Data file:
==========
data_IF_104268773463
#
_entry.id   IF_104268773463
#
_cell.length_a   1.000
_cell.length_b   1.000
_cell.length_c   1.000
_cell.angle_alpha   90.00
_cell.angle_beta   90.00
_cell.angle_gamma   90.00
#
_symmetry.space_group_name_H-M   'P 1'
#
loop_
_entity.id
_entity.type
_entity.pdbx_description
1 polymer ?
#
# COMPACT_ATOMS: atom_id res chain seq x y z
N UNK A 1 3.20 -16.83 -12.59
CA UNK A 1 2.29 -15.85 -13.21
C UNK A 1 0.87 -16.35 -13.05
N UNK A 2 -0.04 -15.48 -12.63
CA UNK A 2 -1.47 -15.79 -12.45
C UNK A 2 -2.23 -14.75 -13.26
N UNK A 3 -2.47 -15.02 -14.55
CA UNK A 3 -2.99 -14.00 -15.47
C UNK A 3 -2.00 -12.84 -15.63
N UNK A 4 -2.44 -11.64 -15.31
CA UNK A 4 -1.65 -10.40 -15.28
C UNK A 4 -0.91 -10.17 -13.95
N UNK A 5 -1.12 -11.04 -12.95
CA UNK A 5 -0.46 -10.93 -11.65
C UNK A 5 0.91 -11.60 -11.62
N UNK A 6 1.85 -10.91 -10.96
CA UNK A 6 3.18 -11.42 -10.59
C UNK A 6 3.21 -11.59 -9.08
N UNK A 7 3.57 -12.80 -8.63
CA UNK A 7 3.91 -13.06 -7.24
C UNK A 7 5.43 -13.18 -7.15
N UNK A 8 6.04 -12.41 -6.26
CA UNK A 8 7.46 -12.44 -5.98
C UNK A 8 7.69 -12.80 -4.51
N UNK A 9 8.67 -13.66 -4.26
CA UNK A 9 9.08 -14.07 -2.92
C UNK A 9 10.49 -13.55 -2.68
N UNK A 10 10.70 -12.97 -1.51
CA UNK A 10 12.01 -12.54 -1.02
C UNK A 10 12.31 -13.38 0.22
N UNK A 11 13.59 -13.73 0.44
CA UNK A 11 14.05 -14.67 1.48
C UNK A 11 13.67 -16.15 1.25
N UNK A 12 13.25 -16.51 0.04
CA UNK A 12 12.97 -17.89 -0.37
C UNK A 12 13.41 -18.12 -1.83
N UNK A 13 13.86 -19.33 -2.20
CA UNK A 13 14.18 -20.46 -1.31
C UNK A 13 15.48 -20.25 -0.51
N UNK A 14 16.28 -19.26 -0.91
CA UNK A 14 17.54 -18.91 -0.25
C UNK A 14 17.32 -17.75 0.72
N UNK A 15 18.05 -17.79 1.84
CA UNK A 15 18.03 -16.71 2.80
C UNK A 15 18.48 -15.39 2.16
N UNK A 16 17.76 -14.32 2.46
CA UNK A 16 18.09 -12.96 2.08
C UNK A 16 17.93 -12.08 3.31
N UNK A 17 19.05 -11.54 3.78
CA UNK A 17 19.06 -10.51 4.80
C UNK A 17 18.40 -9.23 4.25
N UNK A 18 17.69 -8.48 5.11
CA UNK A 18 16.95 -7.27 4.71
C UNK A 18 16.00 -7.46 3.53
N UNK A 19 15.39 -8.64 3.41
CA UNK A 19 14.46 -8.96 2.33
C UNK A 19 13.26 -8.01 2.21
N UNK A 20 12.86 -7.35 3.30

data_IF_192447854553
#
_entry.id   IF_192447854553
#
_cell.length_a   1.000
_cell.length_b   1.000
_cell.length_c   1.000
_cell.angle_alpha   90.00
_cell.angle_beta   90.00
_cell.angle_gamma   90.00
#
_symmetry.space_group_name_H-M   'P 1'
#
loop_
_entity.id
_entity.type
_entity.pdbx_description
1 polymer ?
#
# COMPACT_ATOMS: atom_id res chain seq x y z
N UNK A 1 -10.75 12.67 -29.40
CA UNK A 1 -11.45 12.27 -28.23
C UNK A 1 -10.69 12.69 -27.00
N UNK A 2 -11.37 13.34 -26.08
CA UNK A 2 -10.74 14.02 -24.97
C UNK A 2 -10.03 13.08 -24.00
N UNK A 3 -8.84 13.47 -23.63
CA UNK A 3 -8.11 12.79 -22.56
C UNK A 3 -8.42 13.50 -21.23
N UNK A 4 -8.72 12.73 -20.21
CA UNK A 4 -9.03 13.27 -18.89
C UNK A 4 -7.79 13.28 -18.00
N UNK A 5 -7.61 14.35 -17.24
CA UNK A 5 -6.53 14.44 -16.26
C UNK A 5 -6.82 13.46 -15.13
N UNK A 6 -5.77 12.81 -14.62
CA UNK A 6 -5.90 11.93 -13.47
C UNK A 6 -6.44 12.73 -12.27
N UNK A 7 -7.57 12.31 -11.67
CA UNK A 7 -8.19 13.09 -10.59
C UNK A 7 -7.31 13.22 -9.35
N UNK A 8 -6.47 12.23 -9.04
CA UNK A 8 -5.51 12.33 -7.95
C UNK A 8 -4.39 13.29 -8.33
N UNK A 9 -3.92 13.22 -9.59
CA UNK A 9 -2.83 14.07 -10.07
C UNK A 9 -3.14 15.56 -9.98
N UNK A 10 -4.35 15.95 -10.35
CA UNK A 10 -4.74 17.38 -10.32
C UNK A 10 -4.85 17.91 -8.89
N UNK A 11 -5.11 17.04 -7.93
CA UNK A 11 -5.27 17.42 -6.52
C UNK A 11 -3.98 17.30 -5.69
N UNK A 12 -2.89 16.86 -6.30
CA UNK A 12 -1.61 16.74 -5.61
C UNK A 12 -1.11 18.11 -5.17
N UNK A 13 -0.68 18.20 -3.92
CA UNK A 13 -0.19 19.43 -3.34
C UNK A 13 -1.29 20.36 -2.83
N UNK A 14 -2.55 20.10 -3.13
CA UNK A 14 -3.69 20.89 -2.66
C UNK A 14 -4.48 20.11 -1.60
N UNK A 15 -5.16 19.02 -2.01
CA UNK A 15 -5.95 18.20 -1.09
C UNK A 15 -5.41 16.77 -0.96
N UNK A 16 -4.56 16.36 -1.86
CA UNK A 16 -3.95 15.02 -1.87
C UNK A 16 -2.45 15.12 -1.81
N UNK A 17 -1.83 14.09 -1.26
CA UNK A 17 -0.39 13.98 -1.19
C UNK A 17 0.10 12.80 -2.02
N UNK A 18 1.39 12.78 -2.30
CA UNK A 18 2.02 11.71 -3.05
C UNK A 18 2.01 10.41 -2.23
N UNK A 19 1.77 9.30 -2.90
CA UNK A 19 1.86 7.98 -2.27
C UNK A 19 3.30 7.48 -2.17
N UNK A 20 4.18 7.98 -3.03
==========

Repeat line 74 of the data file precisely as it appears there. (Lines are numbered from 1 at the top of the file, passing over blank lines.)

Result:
C UNK A 18 16.00 -7.46 3.53